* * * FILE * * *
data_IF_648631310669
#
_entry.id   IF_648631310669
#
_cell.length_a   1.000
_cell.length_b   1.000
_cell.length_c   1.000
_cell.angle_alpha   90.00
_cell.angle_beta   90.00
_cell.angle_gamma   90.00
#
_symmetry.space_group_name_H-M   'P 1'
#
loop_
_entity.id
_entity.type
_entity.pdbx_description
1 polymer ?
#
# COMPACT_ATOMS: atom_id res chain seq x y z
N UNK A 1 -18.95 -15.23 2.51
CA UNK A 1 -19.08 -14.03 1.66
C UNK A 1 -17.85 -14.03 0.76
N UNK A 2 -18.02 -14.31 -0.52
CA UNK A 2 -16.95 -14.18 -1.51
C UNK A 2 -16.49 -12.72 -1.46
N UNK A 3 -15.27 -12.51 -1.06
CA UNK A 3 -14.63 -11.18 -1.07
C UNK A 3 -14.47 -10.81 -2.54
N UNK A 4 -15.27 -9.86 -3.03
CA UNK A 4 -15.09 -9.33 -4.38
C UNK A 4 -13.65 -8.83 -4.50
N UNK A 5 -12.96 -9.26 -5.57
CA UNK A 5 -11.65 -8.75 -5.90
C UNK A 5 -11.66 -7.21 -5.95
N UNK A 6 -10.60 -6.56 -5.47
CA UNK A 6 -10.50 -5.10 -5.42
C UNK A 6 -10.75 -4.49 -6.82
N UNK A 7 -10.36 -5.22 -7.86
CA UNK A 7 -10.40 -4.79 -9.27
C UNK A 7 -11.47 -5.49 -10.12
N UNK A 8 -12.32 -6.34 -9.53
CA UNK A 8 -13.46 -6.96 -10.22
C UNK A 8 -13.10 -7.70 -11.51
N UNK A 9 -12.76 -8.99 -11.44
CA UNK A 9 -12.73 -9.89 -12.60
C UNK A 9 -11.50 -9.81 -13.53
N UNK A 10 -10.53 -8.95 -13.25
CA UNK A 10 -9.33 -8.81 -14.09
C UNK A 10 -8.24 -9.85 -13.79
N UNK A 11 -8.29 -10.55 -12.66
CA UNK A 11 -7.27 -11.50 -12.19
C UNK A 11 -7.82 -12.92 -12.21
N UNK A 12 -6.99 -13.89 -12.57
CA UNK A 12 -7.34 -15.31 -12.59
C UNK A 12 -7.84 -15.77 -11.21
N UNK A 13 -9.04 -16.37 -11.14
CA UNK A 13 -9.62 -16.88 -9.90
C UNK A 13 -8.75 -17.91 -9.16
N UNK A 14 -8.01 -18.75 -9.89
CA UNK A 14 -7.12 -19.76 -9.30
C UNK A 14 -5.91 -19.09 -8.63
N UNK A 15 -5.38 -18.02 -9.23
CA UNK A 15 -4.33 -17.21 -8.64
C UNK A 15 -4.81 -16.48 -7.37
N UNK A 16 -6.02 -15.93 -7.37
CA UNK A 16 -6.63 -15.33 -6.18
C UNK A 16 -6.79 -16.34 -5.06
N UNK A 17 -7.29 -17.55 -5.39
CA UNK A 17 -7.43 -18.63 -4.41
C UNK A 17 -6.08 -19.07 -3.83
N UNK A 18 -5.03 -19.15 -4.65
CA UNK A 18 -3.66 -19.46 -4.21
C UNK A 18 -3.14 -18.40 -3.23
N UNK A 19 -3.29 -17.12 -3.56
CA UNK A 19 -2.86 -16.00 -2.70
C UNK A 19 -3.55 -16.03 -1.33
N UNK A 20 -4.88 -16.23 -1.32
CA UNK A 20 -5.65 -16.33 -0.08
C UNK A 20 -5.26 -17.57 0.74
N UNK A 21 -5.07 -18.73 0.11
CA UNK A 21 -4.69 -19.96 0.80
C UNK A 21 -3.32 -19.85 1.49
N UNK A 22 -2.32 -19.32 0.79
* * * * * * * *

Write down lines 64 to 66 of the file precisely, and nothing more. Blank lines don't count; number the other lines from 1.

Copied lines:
CA UNK A 15 -4.33 -17.21 -8.64
C UNK A 15 -4.81 -16.48 -7.37
N UNK A 16 -6.02 -15.93 -7.37